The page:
A few weeks after Christmas, I was given the glorious opportunity of “child-free shopping” to spend some money Santa left for me. As I eagerly entered a department store to start some serious shopping, the anguished cries of a young child caught my attention. For some reason, I felt compelled to find the source of the cries.
I went over to the girls’ clothing section to find a young woman crouched over her daughter, who rolled back and forth on the floor with her eyes screwed shut and her hands clamped over her ears. The young woman whispered, “Chandra, it’s okay. We can go. You just need to calm down a bit so Mommy can help you up.”
The mother’s eyes welled with tears as she tried to bring out of her tantrum. People walked by them: some smiling, some laughing with empathy, others simply clicking their tongues in annoyance as if Chandra’s screams interrupted their search for the ultimate after-Christmas sale. Not one person stopped to ask if things were okay or if the mother needed help; they only judged.
What that young woman went through was a familiar scene for me. With my daughter Jaimie’s Sensory Processing Disorder (SPD), shopping was always a challenge. We never knew when we entered stores with Jaimie what lurked in the shadows to set off her SPD: a flickering light, a new smell, announcements made over the intercom…anything and everything was potential trigger for a fit. We rarely got our shopping finished because Jaimie broke down into an inconsolable fit we couldn’t calm her down from forcing us to leave. And it could be quite a show for passers-by.
I remember how my face flushed as people smiled, laughed or gave that head tilt that said, “Oh you poor thing.” I even had one lady say all Jaimie needed was a “good spanking.” I was never embarrassed by Jaimie’s behavior. And I never cared what people thought because, honestly, how could they know? How could an outside person truly understand what was happening unless they took the time to ask or, at the very least, listen as I spoke to Jaimie?
I never yelled at Jaimie or threatened for her to be quiet. I never said the infamous phrase, “Just you wait until I get you home, young lady!” I tried, just like Chandra’s mother, to calm Jaimie enough—to bring her focus back—so I could help her leave the “scary” place to find a “safer” place. Watchers of Jaimie’s fits didn’t know it may have been their voices that set her off; or, maybe, the house smells on their clothes that she couldn’t deal with; or that one flickering light off in the corner—undetectable to the untrained eye—that Jaimie wasn’t able to ignore.
With this experience under my belt, I approached the young woman—from a safe distance—and offered my help.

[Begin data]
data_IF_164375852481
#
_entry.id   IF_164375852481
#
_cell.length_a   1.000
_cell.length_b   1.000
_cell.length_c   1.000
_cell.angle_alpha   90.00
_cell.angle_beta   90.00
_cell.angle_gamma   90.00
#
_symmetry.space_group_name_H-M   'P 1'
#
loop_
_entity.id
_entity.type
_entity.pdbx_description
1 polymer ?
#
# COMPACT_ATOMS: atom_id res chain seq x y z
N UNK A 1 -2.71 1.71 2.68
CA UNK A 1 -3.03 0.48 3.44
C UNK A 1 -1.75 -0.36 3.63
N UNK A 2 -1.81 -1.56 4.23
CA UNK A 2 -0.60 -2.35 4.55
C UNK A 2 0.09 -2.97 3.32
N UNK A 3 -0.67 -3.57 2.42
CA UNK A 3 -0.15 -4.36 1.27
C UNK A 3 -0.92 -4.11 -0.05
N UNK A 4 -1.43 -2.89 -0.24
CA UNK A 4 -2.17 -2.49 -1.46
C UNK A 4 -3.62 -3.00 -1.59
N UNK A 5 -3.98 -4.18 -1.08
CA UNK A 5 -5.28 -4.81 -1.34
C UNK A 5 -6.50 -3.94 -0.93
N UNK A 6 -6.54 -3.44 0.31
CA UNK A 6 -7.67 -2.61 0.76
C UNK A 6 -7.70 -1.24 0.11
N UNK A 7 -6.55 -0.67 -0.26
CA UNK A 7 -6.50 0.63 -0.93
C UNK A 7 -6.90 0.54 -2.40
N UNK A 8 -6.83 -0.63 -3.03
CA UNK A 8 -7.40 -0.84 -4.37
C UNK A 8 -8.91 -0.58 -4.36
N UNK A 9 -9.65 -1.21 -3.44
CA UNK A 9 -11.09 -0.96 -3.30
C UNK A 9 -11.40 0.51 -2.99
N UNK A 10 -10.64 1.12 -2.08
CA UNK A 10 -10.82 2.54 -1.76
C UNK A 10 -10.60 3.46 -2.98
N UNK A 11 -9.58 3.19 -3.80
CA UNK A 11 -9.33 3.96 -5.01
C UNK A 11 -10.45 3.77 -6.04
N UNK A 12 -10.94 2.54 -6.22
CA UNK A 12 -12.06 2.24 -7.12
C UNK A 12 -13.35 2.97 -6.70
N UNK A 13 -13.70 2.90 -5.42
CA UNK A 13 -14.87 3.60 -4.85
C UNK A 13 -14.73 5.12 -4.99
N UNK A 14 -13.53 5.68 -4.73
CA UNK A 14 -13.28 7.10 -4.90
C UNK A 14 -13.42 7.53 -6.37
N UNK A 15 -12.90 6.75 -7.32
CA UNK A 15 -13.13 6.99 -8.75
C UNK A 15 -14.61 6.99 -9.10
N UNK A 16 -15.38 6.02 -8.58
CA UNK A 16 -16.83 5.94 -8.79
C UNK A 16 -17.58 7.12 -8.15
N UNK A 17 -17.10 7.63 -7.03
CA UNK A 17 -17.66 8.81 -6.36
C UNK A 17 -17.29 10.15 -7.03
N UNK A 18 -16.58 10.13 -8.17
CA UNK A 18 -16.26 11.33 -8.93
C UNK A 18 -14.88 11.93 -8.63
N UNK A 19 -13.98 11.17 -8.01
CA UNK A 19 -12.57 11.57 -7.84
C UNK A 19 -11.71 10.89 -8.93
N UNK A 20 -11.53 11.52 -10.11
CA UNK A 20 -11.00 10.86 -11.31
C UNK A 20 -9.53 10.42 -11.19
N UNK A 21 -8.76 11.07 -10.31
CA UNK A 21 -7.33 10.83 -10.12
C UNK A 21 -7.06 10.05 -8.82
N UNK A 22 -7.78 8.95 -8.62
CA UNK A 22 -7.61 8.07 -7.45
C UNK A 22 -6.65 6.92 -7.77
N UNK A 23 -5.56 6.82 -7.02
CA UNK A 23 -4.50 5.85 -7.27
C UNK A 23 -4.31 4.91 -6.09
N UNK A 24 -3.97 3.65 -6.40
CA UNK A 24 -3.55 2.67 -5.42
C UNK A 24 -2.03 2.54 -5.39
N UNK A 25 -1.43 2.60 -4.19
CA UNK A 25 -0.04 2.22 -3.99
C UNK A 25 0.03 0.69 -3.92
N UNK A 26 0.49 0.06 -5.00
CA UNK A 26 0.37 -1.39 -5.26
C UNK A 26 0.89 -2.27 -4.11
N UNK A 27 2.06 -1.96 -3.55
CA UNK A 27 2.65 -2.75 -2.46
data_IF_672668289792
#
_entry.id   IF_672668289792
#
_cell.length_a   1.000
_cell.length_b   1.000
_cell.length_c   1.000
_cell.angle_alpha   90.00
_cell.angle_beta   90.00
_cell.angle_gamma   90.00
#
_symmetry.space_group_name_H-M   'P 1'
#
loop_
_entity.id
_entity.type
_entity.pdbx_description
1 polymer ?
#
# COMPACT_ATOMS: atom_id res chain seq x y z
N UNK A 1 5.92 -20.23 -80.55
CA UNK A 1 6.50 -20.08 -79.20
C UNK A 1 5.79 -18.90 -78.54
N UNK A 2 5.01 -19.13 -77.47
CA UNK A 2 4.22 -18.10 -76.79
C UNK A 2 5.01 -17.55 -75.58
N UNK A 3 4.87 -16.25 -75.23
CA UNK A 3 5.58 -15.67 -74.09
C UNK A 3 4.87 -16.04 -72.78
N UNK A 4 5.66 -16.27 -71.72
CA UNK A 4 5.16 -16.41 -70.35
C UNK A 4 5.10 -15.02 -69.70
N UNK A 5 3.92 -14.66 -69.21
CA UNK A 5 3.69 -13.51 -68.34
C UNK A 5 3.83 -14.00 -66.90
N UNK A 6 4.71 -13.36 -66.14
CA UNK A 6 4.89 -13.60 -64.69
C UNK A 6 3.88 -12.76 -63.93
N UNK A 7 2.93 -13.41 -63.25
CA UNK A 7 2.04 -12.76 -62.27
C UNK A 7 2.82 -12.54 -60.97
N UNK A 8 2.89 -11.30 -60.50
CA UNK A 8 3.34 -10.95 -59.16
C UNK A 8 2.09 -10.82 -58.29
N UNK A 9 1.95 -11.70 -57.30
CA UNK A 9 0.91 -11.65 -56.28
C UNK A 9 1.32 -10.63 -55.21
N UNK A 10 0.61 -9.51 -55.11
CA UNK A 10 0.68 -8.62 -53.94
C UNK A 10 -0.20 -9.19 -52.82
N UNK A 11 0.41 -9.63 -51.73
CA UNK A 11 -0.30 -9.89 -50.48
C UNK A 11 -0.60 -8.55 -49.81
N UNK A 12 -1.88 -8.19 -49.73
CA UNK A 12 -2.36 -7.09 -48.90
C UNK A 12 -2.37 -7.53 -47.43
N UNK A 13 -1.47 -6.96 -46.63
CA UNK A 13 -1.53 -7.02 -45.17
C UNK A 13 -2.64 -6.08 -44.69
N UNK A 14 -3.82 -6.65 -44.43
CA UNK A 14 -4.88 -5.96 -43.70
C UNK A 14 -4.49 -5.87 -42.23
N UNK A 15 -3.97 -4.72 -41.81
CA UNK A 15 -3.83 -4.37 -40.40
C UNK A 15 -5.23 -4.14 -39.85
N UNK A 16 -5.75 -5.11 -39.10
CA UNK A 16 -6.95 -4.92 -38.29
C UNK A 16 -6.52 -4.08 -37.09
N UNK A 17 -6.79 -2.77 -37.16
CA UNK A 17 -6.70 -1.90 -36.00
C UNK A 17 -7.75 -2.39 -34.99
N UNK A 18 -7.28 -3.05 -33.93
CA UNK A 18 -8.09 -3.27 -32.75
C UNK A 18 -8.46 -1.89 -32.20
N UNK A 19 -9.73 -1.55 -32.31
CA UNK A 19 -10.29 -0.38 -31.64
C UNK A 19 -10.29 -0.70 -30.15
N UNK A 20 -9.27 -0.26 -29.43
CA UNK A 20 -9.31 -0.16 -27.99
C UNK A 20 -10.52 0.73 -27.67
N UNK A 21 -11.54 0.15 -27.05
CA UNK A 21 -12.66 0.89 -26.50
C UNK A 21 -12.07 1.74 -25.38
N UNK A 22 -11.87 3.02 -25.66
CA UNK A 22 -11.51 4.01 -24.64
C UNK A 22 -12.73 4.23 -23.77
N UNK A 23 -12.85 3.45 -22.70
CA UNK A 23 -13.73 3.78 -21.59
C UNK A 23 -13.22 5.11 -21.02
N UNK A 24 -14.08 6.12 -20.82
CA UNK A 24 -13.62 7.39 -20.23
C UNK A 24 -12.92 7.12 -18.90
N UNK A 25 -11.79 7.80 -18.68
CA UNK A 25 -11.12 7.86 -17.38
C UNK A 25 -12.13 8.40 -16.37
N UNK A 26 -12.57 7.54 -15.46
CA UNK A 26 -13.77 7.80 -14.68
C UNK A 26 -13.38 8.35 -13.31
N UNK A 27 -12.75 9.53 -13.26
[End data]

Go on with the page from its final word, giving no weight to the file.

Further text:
“No.” She said sternly. “No offense but your ‘help’ will only make things worse. Chandra can’t deal with strangers. She barely tolerates me some days. She has Autism.”
“My daughter has Sensory Processing Disorder,” I said. “I’ve had to deal with my fair share of sensory-related fits during a shopping trip.”
We talked for several minutes. I recalled how helpful it was for me having someone to talk to—a friendly voice—that calmed me down while I waited for Jaimie. It meant so much when someone cared enough to ask. I wanted to give that back to Chandra’s mother. It seemed to help a bit.
Chandra finally calmed down enough to be helped up so they could leave. Before they walked out the door, her mother touched my arm and said, “You know, it’s rare to have someone approach us the way you did and offer their help instead of treating us like we’re some free admission freak show. We appreciate it. Good luck with Jaimie.”
As I watched them walk out the automatic doors, two women—who’d watched from another section of the store—walked past me. One said to the other, “Man, if that had been my kid, I’d have taken her outside and tanned her hide until she stopped.”
I smiled. They weren’t trying to be cruel, I was sure. They were simply ignorant to what it’s like to have a special needs child. It wasn’t too long ago where I’d have thought the same things when I came across someone who struggled with their child in a store. Until I had Jaimie, I had no clue either.
There are many disorders, like Jaimie’s or Chandra’s, that aren’t obvious from the outside. You can’t see what they struggle with on their faces or see something different with their bodies. Their disorders are buried deep within them only giving a hint of its presence through the child’s overt behaviour.
It’s easy to judge a child as “naughty” or “spoiled” because they’re having a fit in a public place but it’s not always the case. Jaimie is still a normal five-year old in some respects and will still try to exert her independence or be sneaky. But about 95% of her fits are the result of her sensory issues and her anxiety, not because we’ve said, “No” to her.
Parents of special needs children don’t want sympathy; they want understanding for their children. So the next time you see a parent struggling with their child, try to look at the situation from a more omniscient view. You don’t have to go up and talk to them they way I did. Simply try to look at things from a different angle and see what’s beneath the surface. That’s where understanding stems from and that’s all we want for our children.
Knowledge breeds understanding and that’s so powerful.